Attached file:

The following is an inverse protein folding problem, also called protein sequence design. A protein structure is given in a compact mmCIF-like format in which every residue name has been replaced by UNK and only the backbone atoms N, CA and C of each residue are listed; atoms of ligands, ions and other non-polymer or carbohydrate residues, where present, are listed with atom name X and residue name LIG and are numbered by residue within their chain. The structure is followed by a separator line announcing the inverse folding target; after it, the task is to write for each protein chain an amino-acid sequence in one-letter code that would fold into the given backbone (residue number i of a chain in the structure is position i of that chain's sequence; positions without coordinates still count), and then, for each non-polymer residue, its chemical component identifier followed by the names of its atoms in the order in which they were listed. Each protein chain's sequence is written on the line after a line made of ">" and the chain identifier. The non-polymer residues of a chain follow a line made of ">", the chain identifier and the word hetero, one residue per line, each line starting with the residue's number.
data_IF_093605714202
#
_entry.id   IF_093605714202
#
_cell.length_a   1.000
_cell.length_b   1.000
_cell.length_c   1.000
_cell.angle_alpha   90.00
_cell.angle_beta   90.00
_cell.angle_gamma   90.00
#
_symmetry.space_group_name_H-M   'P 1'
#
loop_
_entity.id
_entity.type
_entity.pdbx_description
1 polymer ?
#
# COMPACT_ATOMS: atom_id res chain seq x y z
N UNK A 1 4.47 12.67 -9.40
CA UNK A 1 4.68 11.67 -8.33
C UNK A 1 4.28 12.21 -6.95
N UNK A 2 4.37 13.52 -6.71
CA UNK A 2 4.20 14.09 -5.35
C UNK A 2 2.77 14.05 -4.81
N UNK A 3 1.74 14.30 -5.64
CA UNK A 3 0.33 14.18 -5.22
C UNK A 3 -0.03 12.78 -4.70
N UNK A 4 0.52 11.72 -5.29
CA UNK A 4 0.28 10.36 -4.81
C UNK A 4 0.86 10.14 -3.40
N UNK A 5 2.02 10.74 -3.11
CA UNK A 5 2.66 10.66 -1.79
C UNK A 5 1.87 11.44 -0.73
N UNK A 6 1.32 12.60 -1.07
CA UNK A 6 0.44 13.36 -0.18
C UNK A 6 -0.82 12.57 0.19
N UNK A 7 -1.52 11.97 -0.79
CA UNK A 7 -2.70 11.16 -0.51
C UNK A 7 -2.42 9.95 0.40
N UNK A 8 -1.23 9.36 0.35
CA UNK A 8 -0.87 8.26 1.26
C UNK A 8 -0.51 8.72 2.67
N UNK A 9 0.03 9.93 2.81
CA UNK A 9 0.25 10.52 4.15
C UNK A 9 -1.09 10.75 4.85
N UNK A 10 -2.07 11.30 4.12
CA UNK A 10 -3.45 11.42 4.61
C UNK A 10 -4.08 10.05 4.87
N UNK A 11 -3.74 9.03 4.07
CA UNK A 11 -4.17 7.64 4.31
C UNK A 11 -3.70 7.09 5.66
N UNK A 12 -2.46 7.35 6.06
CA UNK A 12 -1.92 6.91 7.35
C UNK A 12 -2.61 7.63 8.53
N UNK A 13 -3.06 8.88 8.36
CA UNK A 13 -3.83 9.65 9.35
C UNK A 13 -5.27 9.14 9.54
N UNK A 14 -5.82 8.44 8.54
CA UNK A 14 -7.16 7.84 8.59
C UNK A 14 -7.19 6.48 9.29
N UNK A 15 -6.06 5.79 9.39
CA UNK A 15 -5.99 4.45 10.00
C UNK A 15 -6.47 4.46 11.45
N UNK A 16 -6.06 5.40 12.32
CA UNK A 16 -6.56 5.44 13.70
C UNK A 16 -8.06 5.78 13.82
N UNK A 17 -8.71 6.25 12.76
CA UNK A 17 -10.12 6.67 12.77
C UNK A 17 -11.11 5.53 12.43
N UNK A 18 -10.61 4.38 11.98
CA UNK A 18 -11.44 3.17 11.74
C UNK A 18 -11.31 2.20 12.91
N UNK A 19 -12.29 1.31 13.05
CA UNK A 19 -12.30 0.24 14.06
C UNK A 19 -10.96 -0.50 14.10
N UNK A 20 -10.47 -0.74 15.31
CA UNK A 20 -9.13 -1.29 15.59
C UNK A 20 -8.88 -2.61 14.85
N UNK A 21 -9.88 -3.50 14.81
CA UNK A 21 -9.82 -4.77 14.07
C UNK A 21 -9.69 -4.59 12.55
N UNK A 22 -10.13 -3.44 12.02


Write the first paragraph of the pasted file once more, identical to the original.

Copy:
The following is an inverse protein folding problem, also called protein sequence design. A protein structure is given in a compact mmCIF-like format in which every residue name has been replaced by UNK and only the backbone atoms N, CA and C of each residue are listed; atoms of ligands, ions and other non-polymer or carbohydrate residues, where present, are listed with atom name X and residue name LIG and are numbered by residue within their chain. The structure is followed by a separator line announcing the inverse folding target; after it, the task is to write for each protein chain an amino-acid sequence in one-letter code that would fold into the given backbone (residue number i of a chain in the structure is position i of that chain's sequence; positions without coordinates still count), and then, for each non-polymer residue, its chemical component identifier followed by the names of its atoms in the order in which they were listed. Each protein chain's sequence is written on the line after a line made of ">" and the chain identifier. The non-polymer residues of a chain follow a line made of ">", the chain identifier and the word hetero, one residue per line, each line starting with the residue's number.